On August 31, Eataly, the slow-food Italian market and artisanal foods mega-center, opened its second location outside of Italy in New York City. Experience a virtual tour of three locations including the original in Turin, Italy and one in Tokyo, Japan.
Eataly Turin (Via Nizza, 230, Turin, Italy; additional locations in Asti, Bologna and Milan):
Eataly Japan (Nihombashi Muro-machi 1-4-1, Cho-Ku, Tokyo, Japan and 20-23 Daikanyama-cho Shibuya-ku, Tokyo): http://www.eataly.co.jp/eng/Video/Video.htm
Eataly New York (200 5th Ave, New York, USA): http://www.youtube.com/watch?v=QCnVyrZ1s2M
In the New York location, the Italian newspaper La Stampa can be read on an iPad while you wait for your fresh mozzarella to be made and prosciutto di Parma hand-cut or you might want to plan a vacation to Italy to experience more delicacies with the help of Eataly's travel section. Although some things are hard to find due to the great demand (fresh ricotta, loaves of rustica with figs), others seemed to be missing (cannoli and sfogliatelle) or perhaps also sold out.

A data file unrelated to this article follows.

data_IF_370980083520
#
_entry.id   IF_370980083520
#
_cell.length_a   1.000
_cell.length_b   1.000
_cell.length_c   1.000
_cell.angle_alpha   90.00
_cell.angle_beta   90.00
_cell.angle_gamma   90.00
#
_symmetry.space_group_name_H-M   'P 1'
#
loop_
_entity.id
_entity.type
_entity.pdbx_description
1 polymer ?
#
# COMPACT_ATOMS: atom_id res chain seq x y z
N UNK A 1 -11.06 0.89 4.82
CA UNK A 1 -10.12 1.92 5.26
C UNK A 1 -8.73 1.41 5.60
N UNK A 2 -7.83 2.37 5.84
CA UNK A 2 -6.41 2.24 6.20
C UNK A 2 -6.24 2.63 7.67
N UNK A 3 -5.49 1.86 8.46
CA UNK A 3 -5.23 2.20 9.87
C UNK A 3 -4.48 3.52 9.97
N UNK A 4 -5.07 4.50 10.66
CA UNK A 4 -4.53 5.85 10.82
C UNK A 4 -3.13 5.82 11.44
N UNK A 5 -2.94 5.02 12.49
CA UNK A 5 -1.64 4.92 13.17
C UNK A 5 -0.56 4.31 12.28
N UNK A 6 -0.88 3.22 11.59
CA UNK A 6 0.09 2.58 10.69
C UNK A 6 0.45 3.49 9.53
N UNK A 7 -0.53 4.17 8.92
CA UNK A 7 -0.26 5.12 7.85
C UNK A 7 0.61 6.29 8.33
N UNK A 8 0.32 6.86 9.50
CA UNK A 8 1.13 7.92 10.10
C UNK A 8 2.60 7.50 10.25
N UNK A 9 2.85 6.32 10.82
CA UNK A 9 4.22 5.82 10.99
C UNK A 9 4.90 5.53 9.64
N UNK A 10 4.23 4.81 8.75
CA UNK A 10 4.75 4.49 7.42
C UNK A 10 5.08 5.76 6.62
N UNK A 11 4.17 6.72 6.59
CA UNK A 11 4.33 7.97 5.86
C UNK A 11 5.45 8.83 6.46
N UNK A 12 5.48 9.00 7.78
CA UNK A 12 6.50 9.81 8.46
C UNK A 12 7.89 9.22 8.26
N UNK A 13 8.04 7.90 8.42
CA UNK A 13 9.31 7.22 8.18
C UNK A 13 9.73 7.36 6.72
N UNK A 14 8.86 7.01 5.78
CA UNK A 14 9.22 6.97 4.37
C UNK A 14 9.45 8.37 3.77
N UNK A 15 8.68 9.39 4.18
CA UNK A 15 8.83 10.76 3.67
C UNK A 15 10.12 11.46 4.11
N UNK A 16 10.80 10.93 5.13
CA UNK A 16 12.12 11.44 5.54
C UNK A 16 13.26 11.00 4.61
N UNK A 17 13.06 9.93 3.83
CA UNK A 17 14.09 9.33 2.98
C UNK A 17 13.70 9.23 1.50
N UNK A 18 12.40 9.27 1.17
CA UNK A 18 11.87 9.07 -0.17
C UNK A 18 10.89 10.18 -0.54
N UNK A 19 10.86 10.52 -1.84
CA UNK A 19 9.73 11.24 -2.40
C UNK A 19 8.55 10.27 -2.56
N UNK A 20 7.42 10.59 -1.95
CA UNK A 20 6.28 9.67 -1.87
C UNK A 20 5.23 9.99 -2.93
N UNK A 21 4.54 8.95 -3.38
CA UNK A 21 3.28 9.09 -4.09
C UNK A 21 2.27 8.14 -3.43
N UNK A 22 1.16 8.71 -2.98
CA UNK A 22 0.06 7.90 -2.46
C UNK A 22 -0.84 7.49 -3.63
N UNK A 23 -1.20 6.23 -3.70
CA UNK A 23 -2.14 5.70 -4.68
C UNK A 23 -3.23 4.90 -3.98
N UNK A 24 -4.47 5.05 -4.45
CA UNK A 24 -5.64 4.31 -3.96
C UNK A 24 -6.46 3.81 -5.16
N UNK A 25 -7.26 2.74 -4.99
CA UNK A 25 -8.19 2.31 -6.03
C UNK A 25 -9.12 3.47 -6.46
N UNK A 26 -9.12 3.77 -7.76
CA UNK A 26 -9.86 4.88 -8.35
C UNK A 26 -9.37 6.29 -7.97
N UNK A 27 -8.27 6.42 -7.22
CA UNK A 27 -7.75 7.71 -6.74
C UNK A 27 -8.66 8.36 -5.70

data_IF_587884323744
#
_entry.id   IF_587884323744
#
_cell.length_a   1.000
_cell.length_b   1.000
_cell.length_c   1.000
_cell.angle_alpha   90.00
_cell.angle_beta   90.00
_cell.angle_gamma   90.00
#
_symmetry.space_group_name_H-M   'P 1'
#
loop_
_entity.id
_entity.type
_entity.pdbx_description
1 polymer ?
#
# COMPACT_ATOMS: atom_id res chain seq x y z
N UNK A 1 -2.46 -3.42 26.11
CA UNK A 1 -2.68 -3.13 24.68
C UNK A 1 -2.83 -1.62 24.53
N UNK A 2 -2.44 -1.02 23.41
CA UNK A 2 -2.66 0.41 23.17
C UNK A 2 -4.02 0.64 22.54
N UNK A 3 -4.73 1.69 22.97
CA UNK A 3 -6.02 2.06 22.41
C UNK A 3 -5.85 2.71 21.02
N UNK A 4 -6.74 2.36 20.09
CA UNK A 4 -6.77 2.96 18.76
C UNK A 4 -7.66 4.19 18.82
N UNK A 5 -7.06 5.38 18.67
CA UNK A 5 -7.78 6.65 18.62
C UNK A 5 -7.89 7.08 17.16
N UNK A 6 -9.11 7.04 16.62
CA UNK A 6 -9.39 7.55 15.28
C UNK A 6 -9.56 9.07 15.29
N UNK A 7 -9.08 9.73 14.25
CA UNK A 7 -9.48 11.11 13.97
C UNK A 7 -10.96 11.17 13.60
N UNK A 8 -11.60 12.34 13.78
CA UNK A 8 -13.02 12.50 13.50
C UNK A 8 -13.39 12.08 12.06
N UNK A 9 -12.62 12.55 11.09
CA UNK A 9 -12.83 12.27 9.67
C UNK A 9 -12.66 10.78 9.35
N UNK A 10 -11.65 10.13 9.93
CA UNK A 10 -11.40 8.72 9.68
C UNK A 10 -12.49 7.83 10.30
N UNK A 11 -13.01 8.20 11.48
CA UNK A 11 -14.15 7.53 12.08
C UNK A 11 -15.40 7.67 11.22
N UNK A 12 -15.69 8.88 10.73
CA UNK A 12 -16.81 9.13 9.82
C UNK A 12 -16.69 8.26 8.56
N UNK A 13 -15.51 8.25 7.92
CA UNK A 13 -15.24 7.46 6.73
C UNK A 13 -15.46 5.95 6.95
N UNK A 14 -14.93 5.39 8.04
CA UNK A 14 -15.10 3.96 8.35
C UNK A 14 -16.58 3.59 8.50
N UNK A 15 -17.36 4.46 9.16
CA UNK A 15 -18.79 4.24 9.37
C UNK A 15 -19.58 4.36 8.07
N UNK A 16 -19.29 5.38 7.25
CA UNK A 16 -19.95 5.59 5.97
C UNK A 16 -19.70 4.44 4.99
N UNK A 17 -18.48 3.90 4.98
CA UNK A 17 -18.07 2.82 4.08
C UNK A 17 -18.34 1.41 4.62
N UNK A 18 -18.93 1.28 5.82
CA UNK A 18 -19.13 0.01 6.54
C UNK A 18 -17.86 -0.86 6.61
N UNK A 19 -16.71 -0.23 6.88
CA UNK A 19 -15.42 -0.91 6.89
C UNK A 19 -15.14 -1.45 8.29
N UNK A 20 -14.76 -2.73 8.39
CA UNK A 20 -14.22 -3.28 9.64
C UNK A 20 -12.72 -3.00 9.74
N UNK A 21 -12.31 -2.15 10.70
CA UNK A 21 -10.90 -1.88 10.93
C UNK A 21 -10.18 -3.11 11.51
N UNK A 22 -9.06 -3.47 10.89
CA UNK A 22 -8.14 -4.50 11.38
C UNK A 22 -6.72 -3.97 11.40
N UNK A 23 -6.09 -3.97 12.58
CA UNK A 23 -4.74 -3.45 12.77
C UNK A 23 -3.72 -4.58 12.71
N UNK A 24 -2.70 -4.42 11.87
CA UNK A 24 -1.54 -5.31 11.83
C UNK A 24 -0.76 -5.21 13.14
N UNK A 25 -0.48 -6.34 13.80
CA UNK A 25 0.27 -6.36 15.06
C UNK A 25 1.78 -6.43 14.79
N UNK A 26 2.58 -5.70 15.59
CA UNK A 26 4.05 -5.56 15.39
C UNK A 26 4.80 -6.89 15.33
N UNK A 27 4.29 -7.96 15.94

And, according to the Italian news site Dissapore.com, Eataly Rome is in the works and should be opened by March 2011 in the Air Terminal, a former Roman train station. http://www.youtube.com/watch?v=mDRnN8YYzYI (in Italian).
However if you are craving authentic foods and don't live near a great market or Eataly you might want to check out Italian online markets (Cybercucina.com, Doma-Italian-Market.com, iGourmet.com) to get soppressatta, torrone and specialty pastas delivered to your door.
Plus on September 1, an iPhone/iPad app Eataly ($4.99/€2.99-3.99) was released with 1000 recipes, a guide to Italian wines, Eataly locations/maps and a seasonal produce calendar.Reuse content